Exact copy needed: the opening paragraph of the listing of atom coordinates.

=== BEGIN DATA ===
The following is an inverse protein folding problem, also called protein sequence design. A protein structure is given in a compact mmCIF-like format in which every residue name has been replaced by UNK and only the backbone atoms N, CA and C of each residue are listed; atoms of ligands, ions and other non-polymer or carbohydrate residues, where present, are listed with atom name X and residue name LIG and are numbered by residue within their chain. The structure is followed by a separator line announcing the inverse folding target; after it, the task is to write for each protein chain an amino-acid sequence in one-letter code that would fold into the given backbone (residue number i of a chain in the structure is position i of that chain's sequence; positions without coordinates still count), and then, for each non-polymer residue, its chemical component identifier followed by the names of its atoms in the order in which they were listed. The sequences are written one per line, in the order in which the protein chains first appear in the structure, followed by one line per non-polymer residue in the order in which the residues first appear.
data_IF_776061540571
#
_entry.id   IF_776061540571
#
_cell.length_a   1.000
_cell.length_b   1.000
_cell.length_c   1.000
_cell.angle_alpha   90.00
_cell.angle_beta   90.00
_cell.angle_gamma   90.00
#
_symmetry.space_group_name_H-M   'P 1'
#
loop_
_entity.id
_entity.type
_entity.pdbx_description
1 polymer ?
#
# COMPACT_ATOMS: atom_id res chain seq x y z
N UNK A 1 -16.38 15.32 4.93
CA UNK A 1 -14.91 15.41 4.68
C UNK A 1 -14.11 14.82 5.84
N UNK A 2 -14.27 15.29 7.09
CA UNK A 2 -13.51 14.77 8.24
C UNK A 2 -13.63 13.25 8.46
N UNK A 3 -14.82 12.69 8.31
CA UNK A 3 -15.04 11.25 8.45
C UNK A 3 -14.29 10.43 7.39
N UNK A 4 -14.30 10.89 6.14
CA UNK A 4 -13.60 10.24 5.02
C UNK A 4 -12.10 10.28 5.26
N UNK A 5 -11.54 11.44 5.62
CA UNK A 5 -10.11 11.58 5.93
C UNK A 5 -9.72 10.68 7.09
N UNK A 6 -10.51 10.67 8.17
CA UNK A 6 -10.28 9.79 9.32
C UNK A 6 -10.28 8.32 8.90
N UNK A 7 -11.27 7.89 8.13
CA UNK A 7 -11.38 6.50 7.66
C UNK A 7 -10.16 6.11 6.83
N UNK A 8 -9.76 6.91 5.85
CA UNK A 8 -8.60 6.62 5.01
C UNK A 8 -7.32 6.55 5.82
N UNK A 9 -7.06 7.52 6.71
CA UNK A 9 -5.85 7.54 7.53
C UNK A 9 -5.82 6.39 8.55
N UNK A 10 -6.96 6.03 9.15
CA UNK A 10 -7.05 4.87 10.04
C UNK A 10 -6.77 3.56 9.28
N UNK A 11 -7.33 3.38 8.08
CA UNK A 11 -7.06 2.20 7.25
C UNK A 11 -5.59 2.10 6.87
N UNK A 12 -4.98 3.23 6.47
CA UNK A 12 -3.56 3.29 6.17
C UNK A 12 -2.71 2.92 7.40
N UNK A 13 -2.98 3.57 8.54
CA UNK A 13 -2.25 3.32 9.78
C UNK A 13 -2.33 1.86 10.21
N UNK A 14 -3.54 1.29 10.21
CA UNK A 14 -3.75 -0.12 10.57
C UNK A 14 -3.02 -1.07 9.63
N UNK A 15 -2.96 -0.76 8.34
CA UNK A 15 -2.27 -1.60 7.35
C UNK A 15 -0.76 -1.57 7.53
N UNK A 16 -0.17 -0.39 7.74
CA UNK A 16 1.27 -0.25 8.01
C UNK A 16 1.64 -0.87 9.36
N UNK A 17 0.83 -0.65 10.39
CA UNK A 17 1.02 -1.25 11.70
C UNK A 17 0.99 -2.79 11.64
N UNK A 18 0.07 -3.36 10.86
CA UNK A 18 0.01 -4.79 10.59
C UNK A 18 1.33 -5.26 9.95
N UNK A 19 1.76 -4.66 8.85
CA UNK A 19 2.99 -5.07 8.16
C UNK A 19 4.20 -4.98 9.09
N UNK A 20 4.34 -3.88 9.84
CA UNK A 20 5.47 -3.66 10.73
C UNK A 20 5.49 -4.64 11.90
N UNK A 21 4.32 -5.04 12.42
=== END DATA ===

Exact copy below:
The following is an inverse protein folding problem, also called protein sequence design. A protein structure is given in a compact mmCIF-like format in which every residue name has been replaced by UNK and only the backbone atoms N, CA and C of each residue are listed; atoms of ligands, ions and other non-polymer or carbohydrate residues, where present, are listed with atom name X and residue name LIG and are numbered by residue within their chain. The structure is followed by a separator line announcing the inverse folding target; after it, the task is to write for each protein chain an amino-acid sequence in one-letter code that would fold into the given backbone (residue number i of a chain in the structure is position i of that chain's sequence; positions without coordinates still count), and then, for each non-polymer residue, its chemical component identifier followed by the names of its atoms in the order in which they were listed. The sequences are written one per line, in the order in which the protein chains first appear in the structure, followed by one line per non-polymer residue in the order in which the residues first appear.